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Where in Switzerland can foreigners vote?

Only Swiss citizens can vote in national referendums or in federal elections. But in some regions, foreigners are allowed to participate as well.

Where in Switzerland can foreigners vote?
Only few cantons and municipalities allow non-citizens to vote. Photo by AFP

According to Federal Statistical Office (FSO), some cantons and communes give their resident foreigners the right to vote on local issues and to elect local politicians. 

“By having the right to vote and to be elected, foreigners can play an active but limited role in society”, FSO said.

It added, however, that as Switzerland is a federal state, “there are considerable differences between cantons, and in some cases, between communes. As a result, the opportunities for political participation are strongly dependent on where a person lives”.

READ MORE: EXPLAINED: Why Switzerland's EU free movement referendum could impact much 


So in which regions can foreign nationals have a voice in local affairs?

The Swiss-French cantons and municipalities seem to be ahead of their German-speaking counterparts in regards to voting rights.

The cantons of Fribourg, Vaud, Neuchâtel and Jura allow non-citizens to vote, elect officials, and stand for election at communal level. Conditions vary from one canton to another, but in most cases a certain length of stay and/or a residence permit are required.

In Vaud, for instance, where 30 percent of the population is foreign, immigrants can run for or sit on the communal or Town Council, as well as sign an initiative or a communal referendum.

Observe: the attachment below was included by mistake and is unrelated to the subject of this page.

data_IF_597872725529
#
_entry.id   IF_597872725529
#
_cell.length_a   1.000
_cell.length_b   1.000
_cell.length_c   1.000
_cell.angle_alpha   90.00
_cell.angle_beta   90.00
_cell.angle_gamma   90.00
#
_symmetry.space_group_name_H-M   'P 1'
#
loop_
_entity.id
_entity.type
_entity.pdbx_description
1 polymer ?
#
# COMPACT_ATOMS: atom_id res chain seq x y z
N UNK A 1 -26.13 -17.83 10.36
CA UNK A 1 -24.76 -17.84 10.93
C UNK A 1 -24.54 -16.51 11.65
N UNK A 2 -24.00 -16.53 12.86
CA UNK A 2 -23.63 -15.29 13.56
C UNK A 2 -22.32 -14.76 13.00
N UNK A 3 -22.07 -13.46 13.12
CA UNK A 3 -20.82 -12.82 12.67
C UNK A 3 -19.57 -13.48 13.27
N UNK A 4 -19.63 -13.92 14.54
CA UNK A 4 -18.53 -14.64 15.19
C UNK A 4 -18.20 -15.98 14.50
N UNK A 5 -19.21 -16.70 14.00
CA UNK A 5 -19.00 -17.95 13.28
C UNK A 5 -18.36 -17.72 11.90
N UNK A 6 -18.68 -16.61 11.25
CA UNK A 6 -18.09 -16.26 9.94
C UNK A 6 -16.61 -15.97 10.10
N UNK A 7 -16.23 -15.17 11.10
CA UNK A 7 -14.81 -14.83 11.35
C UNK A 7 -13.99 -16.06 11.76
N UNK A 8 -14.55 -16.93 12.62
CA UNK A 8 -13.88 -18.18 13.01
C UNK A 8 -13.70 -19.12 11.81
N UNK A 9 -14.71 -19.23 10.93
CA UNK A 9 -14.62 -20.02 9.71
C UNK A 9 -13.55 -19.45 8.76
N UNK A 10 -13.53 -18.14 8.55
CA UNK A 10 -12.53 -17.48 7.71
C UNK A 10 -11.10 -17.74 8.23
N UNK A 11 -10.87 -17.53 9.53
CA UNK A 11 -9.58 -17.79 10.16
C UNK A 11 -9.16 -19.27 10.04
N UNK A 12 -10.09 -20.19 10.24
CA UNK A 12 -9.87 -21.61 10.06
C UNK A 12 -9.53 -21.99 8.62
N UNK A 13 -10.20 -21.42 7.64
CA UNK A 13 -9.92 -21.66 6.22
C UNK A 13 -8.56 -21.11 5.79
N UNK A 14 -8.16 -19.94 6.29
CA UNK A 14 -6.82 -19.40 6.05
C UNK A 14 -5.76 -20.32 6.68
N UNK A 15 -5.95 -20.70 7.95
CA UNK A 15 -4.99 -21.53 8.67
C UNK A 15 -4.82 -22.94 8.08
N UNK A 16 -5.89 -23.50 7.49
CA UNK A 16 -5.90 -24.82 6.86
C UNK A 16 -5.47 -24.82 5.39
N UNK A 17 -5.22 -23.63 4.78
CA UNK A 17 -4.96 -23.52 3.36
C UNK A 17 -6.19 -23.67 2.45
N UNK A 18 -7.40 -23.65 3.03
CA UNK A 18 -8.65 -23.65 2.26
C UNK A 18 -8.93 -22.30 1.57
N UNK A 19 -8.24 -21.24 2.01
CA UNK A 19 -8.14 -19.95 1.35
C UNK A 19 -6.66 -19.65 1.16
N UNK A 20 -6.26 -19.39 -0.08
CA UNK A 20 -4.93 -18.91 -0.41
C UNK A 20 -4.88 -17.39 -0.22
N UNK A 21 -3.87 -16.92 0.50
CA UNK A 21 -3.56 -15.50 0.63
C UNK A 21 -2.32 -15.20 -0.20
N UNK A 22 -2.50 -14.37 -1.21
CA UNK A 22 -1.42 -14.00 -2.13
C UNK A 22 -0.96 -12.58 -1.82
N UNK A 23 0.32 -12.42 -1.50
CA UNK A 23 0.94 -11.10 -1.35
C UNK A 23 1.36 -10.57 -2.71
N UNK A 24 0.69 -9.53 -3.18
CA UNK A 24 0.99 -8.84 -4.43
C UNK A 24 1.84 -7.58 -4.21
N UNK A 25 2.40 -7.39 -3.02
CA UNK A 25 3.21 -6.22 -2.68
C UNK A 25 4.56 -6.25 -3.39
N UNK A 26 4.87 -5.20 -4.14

However, in order to be eligible, they must be over 18 years of age (just like Swiss citizens), hold a residence permit for at least 10 years, and live in the canton for at least three years. 

All foreign nationals are directly entered in the electoral register once the requirements are met, and automatically receive the official material for votes and elections on a communal level. 

Geneva, which has the largest foreign population in Switzerland (45 percent), grants foreigners voting rights at communal level, but they can’t run for office. 

Basel, Graubünden, and Appenzell Ausserrhoden have authorised their communes to introduce the right to vote, the right to elect and the right to be elected. 

But few of the communes have actually introduced these measures.

In Graubünden, only 10 of the canton’s 208 municipalities are allowing foreigners to vote: Bever, Bonaduz, Calfreise, Cazis, Conters im Prättigau, Fideris, Lüen, Masein, Portein, and Schnaus.

Only three of Appenzell Ausserrhoden’s 20 municipalities— Wald, Speicher, and Trogen — granted voting rights to non-citizens.

 

 

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POLITICS

Swiss voters back Covid pass law